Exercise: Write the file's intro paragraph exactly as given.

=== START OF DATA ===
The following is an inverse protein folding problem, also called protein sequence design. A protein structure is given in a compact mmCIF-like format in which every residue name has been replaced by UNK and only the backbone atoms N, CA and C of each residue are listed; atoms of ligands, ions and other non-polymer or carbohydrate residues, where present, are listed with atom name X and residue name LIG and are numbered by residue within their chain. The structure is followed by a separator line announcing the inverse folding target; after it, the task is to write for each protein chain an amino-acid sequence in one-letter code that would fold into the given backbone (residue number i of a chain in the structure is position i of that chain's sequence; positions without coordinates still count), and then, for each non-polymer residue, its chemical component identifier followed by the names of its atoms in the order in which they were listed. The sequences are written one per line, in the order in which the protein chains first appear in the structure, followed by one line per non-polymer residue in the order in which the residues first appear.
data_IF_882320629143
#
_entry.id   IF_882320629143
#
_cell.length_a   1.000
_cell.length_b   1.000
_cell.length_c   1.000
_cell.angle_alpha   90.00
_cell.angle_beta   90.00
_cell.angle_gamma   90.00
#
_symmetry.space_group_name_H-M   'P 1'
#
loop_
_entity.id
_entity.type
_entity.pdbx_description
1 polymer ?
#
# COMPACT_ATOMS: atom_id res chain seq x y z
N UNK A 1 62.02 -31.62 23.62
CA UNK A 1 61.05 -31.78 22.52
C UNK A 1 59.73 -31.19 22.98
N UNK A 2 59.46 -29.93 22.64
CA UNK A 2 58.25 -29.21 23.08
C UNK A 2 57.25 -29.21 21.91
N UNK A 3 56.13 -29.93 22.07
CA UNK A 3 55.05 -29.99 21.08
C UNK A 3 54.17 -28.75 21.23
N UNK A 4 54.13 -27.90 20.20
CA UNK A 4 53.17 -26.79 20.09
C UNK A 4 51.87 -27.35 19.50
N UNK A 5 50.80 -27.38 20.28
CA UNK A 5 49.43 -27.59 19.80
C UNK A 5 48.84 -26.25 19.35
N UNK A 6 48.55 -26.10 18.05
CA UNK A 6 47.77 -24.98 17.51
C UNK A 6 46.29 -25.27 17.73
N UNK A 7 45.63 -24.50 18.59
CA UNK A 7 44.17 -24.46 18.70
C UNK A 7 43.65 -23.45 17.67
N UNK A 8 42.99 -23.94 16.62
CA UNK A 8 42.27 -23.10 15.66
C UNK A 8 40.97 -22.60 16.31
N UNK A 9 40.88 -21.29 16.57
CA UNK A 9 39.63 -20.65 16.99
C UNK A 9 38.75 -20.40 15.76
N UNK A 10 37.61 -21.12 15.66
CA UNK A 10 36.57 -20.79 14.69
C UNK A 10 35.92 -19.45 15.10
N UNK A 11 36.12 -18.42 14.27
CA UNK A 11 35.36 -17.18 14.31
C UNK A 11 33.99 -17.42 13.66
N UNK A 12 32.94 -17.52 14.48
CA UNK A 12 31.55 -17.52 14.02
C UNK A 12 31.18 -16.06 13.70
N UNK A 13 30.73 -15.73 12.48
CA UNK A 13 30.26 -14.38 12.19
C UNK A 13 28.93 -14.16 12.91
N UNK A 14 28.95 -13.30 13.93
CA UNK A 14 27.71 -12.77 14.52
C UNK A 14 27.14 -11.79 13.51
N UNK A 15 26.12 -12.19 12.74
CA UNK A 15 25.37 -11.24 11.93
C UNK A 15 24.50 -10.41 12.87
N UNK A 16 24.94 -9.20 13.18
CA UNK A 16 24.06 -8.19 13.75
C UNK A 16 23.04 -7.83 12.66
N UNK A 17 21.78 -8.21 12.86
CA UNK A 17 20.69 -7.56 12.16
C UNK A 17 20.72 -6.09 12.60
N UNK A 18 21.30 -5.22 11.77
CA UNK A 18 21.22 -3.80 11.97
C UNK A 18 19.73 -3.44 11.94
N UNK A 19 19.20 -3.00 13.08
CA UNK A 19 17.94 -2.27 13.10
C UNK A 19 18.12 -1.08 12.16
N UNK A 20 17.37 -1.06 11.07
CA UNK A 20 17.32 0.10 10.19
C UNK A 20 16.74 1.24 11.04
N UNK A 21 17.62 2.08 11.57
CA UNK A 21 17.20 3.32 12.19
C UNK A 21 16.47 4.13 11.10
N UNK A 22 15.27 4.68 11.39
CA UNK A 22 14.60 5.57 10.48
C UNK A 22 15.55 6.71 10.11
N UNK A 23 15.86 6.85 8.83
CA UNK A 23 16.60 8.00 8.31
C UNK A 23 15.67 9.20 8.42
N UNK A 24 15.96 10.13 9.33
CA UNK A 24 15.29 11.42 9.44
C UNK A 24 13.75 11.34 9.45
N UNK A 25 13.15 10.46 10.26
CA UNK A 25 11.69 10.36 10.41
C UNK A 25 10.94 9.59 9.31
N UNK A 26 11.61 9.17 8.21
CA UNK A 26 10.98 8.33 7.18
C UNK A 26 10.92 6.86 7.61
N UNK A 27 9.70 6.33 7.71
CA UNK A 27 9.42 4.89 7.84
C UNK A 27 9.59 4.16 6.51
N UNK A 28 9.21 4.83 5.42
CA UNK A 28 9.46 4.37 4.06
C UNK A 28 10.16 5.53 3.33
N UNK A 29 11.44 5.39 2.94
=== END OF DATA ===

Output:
The following is an inverse protein folding problem, also called protein sequence design. A protein structure is given in a compact mmCIF-like format in which every residue name has been replaced by UNK and only the backbone atoms N, CA and C of each residue are listed; atoms of ligands, ions and other non-polymer or carbohydrate residues, where present, are listed with atom name X and residue name LIG and are numbered by residue within their chain. The structure is followed by a separator line announcing the inverse folding target; after it, the task is to write for each protein chain an amino-acid sequence in one-letter code that would fold into the given backbone (residue number i of a chain in the structure is position i of that chain's sequence; positions without coordinates still count), and then, for each non-polymer residue, its chemical component identifier followed by the names of its atoms in the order in which they were listed. The sequences are written one per line, in the order in which the protein chains first appear in the structure, followed by one line per non-polymer residue in the order in which the residues first appear.